Our results are in line with published VBM results in that euthymic bipolar patients were significantly slower and made more errors than controls (see for instance Green et al. [1994a], Green et al. [1994b], MacQueen et al. [2001]). Contrary to our hypothesis, however, our lithium-treated patients demonstrated worse early information processing. This, however, seems to support the data from Fleming and Green, who observed impairment in backward masking to be partly associated with lithium treatment (in that bipolar patients on lithium present a significantly higher critical inter-stimulus interval than patients not on lithium, the latter still performing non-significantly worse than healthy controls (Fleming and Green [1995])).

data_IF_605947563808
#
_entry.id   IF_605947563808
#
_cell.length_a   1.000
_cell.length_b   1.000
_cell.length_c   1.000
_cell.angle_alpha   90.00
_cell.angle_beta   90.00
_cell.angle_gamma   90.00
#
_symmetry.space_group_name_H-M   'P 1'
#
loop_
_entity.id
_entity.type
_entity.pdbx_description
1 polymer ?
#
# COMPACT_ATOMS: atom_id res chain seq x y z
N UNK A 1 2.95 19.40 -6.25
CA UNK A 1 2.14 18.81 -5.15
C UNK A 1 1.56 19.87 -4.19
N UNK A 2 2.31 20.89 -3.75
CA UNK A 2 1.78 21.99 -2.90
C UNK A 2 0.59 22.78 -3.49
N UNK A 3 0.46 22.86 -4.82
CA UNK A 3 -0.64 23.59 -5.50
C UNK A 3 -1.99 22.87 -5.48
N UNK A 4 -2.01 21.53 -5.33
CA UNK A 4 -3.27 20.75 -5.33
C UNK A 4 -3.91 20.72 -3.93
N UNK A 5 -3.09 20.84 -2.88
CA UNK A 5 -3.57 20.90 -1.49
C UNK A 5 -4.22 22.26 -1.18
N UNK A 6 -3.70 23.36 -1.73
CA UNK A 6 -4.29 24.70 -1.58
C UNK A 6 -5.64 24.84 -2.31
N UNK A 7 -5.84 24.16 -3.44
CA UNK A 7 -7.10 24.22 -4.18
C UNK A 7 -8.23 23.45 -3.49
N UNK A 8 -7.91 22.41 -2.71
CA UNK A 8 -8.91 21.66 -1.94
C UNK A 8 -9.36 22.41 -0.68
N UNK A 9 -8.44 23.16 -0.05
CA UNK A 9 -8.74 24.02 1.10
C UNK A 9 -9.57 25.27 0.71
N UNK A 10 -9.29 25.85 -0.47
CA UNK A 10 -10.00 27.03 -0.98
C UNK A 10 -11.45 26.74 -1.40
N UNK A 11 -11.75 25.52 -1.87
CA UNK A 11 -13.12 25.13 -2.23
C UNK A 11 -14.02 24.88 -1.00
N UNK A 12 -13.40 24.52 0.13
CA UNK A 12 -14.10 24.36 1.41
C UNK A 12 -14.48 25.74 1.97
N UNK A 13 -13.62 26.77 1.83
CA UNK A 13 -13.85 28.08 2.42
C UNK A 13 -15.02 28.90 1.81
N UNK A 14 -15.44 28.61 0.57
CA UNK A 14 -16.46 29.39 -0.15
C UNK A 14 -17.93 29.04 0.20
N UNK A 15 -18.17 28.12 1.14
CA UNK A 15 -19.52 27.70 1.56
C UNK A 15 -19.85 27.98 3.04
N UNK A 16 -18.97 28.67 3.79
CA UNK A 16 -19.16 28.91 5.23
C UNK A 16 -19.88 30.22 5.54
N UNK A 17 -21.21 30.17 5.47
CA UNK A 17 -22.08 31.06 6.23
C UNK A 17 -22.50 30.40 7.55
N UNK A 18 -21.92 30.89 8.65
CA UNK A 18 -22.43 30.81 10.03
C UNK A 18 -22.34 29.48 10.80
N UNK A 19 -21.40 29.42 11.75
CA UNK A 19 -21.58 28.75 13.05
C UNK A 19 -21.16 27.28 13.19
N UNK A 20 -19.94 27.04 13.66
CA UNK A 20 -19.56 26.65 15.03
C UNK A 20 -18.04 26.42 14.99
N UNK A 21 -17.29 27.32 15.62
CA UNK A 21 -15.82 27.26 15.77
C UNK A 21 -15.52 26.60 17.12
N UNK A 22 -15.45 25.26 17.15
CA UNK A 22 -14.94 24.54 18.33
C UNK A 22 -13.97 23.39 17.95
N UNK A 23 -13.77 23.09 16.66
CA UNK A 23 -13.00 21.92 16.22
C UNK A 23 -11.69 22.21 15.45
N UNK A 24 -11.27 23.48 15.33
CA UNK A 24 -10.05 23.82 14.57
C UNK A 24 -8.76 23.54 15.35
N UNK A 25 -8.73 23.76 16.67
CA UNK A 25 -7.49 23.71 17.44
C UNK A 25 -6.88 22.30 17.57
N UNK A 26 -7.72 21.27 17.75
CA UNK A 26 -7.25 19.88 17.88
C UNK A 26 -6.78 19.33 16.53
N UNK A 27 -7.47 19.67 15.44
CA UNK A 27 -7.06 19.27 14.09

We wish to stress our initial hypothesis in several ways: (A) Was it reasonable to suggest that phenomena such as the neuroprotective effects identified in preclinical studies and decreased dementia rates found in lithium-treated patients are associated phenomena and that these can be examined by applying neurocognitive performance tests, in this age group, and in conjunction with the duration of illness our patients presented? (B) Might lithium’s potential neuroprotective benefit compensate for the cognitive side effects seen with lithium treatment? We could also query (C) whether our patient control group (non-Li) might have differed from the lithium group and whether they might have received treatments more frequently that might themselves exert a neuroprotective effect.